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dc.contributor.authorPenacchio, Olivier
dc.contributor.authorLovell, P. George
dc.contributor.authorCuthill, Innes
dc.contributor.authorRuxton, Graeme Douglas
dc.contributor.authorHarris, Julie
dc.date.accessioned2016-10-01T23:38:12Z
dc.date.available2016-10-01T23:38:12Z
dc.date.issued2015-10
dc.identifier.citationPenacchio , O , Lovell , P G , Cuthill , I , Ruxton , G D & Harris , J 2015 , ' Three-dimensional camouflage : exploiting photons to conceal form ' , American Naturalist , vol. 186 , no. 4 , pp. 553-563 . https://doi.org/10.1086/682570en
dc.identifier.issn0003-0147
dc.identifier.otherPURE: 178434209
dc.identifier.otherPURE UUID: 14a54cce-ee70-4e0a-a19e-2415ea8e6773
dc.identifier.otherScopus: 84943750937
dc.identifier.otherORCID: /0000-0002-3497-4503/work/46085838
dc.identifier.otherORCID: /0000-0001-8943-6609/work/60427479
dc.identifier.otherWOS: 000362840100014
dc.identifier.urihttp://hdl.handle.net/10023/9585
dc.descriptionThis research was supported by the Biotechnology and Biological Sciences Research Council of the United Kingdom, grants BB/J000272/1 to J.M.H. and P.G.L., BB/J002372/ to I.C.C., and BB/J000337/1 to G.D.R.en
dc.description.abstractMany animals have a gradation of body color, termed countershading, where the areas that are typically exposed to more light are darker. One hypothesis is that this patterning enhances visual camouflage by making the retinal image of the animal match that of the background, a fundamentally two-dimensional (2D) theory. More controversially, countershading may also obliterate cues to three-dimensional (3D) shape delivered by shading. Despite relying on distinct cognitive mechanisms, these two potential functions hitherto have been amalgamated in the literature. It has previously not been possible to validate either hypothesis empirically, because there has been no general theory of optimal countershading that allows quantitative predictions to be made about the many environmental parameters involved. Here we unpack the logical distinction between using countershading for background matching or obliterating 3D shape. We use computational modeling to determine the optimal coloration for the camouflage of 3D shape. Our model of 3D concealment is derived from the physics of light and informed by perceptual psychology: we simulate a 3D world that incorporates naturalistic lighting environments. The 49 model allows us to predict countershading coloration for terrestrial environments, for any body shape and a wide range of ecologically relevant parameters. The approach can be generalized to any light distribution, including those underwater.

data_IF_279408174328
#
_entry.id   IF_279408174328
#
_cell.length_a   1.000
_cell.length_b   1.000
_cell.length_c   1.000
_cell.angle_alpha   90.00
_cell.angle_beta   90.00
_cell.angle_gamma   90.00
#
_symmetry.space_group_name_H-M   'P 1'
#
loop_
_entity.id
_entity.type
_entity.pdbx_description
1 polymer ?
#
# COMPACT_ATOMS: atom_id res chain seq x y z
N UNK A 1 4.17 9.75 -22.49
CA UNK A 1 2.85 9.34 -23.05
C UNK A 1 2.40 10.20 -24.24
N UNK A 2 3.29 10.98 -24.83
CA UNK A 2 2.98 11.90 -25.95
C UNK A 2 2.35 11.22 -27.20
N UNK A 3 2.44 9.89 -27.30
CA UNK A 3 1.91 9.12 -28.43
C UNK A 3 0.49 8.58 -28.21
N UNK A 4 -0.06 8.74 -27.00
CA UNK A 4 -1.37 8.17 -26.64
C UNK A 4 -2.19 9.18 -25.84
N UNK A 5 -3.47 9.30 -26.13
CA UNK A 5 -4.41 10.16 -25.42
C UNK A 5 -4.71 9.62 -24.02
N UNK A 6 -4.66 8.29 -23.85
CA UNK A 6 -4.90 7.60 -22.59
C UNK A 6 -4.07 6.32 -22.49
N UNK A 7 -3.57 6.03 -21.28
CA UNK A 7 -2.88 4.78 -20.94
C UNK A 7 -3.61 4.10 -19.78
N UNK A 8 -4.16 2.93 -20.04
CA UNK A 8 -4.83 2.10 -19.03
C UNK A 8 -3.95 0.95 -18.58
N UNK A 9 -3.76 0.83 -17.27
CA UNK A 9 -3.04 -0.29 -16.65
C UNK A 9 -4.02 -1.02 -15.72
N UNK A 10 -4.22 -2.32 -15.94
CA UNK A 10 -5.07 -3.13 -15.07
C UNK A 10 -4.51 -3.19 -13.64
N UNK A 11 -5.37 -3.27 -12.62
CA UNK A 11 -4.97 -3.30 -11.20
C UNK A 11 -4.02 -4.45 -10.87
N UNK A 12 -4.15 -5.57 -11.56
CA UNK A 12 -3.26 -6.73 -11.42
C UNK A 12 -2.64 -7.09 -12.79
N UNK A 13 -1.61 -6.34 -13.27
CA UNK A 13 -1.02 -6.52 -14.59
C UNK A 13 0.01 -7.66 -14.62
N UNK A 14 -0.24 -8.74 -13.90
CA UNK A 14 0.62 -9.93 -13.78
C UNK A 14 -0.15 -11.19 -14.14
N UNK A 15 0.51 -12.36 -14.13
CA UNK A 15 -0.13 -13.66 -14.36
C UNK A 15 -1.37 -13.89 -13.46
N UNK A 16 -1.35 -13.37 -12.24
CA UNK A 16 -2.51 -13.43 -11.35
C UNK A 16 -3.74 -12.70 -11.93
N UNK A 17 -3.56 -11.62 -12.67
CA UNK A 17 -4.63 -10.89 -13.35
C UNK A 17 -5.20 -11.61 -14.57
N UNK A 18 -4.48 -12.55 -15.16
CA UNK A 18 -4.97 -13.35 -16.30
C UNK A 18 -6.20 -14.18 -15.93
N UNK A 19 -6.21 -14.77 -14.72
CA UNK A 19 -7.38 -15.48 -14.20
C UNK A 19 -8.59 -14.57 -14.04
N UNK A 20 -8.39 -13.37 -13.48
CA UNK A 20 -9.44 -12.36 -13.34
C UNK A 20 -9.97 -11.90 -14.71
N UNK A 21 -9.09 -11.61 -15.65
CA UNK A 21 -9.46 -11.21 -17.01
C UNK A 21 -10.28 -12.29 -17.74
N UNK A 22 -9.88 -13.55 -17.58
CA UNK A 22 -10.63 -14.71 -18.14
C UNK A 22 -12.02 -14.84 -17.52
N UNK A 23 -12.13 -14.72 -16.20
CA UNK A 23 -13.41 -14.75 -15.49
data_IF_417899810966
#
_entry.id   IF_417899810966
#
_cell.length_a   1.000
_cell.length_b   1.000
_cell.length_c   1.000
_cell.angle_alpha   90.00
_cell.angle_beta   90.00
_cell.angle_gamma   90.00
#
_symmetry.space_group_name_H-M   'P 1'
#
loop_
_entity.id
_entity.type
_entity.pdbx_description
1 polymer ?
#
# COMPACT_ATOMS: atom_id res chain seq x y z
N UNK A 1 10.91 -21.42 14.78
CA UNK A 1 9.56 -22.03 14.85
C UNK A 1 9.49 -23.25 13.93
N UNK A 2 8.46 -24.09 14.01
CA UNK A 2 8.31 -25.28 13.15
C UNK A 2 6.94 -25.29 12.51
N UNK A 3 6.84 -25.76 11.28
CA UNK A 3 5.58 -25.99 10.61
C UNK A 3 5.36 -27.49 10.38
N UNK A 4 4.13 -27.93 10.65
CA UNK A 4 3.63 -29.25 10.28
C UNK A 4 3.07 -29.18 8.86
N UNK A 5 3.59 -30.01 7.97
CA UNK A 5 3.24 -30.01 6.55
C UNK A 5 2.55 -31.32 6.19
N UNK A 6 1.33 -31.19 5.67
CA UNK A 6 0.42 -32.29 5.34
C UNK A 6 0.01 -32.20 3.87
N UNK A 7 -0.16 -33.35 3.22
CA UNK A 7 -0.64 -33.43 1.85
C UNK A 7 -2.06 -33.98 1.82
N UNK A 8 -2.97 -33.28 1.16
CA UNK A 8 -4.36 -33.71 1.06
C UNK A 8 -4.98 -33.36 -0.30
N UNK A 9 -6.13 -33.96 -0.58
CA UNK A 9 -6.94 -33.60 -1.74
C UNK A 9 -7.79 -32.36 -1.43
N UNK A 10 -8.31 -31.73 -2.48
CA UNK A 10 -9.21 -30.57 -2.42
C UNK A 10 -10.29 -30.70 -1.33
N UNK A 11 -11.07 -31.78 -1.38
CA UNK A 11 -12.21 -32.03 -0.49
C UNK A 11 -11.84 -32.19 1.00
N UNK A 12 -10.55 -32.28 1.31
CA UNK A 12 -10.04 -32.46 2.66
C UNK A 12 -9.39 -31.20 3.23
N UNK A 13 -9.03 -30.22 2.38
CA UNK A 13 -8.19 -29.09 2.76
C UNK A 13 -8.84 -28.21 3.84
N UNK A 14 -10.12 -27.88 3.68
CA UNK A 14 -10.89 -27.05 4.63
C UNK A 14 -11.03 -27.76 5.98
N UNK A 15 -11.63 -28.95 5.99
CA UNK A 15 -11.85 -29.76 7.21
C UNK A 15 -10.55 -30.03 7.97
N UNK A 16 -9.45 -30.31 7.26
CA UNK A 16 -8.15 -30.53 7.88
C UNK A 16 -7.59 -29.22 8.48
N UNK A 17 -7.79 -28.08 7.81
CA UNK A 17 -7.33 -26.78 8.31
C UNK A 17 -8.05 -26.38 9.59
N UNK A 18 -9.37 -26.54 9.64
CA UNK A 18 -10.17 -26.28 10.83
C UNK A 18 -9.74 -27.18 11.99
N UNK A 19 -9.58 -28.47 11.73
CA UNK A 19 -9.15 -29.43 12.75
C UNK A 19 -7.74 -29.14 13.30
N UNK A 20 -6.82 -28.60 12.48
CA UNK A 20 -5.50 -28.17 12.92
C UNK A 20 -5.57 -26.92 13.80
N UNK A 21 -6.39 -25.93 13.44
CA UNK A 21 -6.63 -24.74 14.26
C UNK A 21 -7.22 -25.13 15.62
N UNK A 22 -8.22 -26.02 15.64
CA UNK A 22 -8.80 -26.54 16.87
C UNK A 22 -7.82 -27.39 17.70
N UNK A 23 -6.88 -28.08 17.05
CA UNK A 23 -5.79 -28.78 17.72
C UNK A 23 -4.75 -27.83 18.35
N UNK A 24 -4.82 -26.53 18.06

dc.language.isoeng
dc.relation.ispartofAmerican Naturalisten
dc.rightsCopyright © 2015 by The University of Chicago. This work is made available online in accordance with the publisher’s policies. This is the final published version of the work which was originally published at http://www.jstor.org/stable/10.1086/682570en
dc.subjectCountershadingen
dc.subjectBackground matchingen
dc.subjectObliterative shadingen
dc.subjectCamouflageen
dc.subjectShape-from-shadingen
dc.subjectQH301 Biologyen
dc.subjectRC0321 Neuroscience. Biological psychiatry. Neuropsychiatryen
dc.subjectDASen
dc.subjectBDCen
dc.subject.lccQH301en
dc.subject.lccRC0321en
dc.titleThree-dimensional camouflage : exploiting photons to conceal formen
dc.typeJournal articleen
dc.description.versionPublisher PDFen
dc.contributor.institutionUniversity of St Andrews.School of Psychology and Neuroscienceen
dc.contributor.institutionUniversity of St Andrews.School of Biologyen
dc.contributor.institutionUniversity of St Andrews.Centre for Biological Diversityen
dc.contributor.institutionUniversity of St Andrews.Institute of Behavioural and Neural Sciencesen
dc.identifier.doihttps://doi.org/10.1086/682570
dc.description.statusPeer revieweden
dc.date.embargoedUntil2016-10-01


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